few sandwiches too and then the car purred along towards Roseville.
The children grew excited when the sweet little town was visible.
The car reached ‘Sunflower Cottage’ and Daisy jumped down from the
car and rang the bell. The door was opened by Betsy, Aunt Matilda’s
maid cum companion. She was a large fat woman with a cheery face
and big brown eyes. Her hair was short and curly and she wore a
bright red apron around her ample waist.
She hugged each of
the girls and ushered them inside the cottage. They entered the
sitting room and sat on the huge multicolored sofas. Joseph and
Sally got out the baggage from the car and took them inside. The
children were to share the guest room next to their Aunt’s bedroom
on the first floor. “Aunty has gone shopping with Mrs. Baxter from
next door. She will be coming back in about an hour. Why don’t you
go up to your room and freshen up, I’ll get tea ready. Since it
is so pleasant, you can have it in the garden,” said Betsy helping
Joseph and Sally with the luggage. “Ok Betsy,” yelled the children
running up the stairs two at a time.
While the girls were having tea and talking to Betsy’s daughter
Nonie, (who stayed there and helped her mother after school) Aunt
Matilda arrived with Mrs. Baxter. “Hello aunty! Hello Mrs. Baxter!”
the girls said coming forward to meet them. “Hello sweethearts,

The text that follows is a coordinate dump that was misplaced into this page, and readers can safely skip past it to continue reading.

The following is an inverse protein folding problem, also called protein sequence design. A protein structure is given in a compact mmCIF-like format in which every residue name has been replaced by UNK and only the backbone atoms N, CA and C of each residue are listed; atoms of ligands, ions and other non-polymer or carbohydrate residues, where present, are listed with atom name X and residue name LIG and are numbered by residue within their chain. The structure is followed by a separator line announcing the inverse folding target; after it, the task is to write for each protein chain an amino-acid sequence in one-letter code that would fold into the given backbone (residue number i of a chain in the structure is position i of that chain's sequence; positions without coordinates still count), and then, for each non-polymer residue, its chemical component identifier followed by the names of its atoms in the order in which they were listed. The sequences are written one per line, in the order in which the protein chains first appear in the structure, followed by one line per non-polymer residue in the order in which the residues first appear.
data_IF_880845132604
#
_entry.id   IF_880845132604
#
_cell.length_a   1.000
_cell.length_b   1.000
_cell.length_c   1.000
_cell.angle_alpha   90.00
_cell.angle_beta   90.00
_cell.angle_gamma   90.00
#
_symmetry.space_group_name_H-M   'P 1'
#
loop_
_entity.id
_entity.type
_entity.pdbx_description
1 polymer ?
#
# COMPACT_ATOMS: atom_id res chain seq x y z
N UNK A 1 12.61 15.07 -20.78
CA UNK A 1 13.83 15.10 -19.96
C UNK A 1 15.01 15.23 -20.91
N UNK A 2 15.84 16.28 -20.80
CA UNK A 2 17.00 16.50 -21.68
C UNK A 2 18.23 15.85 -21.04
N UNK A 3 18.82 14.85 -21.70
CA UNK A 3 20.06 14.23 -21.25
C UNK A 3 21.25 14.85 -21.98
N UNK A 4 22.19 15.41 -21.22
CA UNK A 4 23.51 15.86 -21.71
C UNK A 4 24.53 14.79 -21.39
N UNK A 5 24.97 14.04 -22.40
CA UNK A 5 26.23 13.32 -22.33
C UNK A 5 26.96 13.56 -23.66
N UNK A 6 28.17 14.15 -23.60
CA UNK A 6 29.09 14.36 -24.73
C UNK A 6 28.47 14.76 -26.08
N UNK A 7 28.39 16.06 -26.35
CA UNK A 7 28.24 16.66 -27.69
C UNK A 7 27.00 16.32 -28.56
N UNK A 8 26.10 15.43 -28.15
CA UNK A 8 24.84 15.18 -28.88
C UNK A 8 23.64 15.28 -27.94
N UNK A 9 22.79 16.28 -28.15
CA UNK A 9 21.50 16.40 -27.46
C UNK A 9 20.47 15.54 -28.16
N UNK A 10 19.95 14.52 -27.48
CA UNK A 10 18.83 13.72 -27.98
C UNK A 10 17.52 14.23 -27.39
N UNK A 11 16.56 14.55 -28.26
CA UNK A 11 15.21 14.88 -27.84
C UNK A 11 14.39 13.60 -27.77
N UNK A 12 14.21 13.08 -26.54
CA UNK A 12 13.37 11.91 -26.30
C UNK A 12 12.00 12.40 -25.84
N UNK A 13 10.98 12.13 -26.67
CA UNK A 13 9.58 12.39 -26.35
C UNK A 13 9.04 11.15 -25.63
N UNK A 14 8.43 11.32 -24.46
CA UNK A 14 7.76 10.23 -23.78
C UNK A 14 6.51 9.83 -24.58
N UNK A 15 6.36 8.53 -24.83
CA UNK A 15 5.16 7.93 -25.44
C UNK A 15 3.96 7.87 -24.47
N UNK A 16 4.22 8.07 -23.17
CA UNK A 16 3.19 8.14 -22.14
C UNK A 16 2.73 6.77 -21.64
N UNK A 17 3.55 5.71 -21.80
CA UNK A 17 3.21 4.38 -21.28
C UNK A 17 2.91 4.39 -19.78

how are you all? It is so nice to see you all,” said the two friends.
Betsy served tea presently and Mrs. Baxter returned home after that.
Later on the girls
went for a walk to the beach accompanied by Nonie. The evening was
spent catching up on the latest gossip with Aunty. The girls watched
TV for a while. The evening meal was served earlier than usual because
the children were a bit tired. They ate minestrone soup, dinner,
rolls chicken pie and caramel custard. When the children reached
their room for the night, their belongings were already unpacked
by Betsy and kept in cupboards. The room was quite big with a four
poster bed in the middle. The walls were painted light blue and
the upholstery and curtains were a bright shade of pink. The attached
bathroom had crimson tiles and a sweet little shower cubicle.
“Why have you picked up my nightgown Clara?” said Samantha taking
her camel colored nightgown from her sister’s hands. “Oh! Sorry
I thought it was mine. Where is mine by the way? Dear Daisy you
are sitting on it.” At last the children had changed and were in
bed with a book each when Sally brought them their night cap of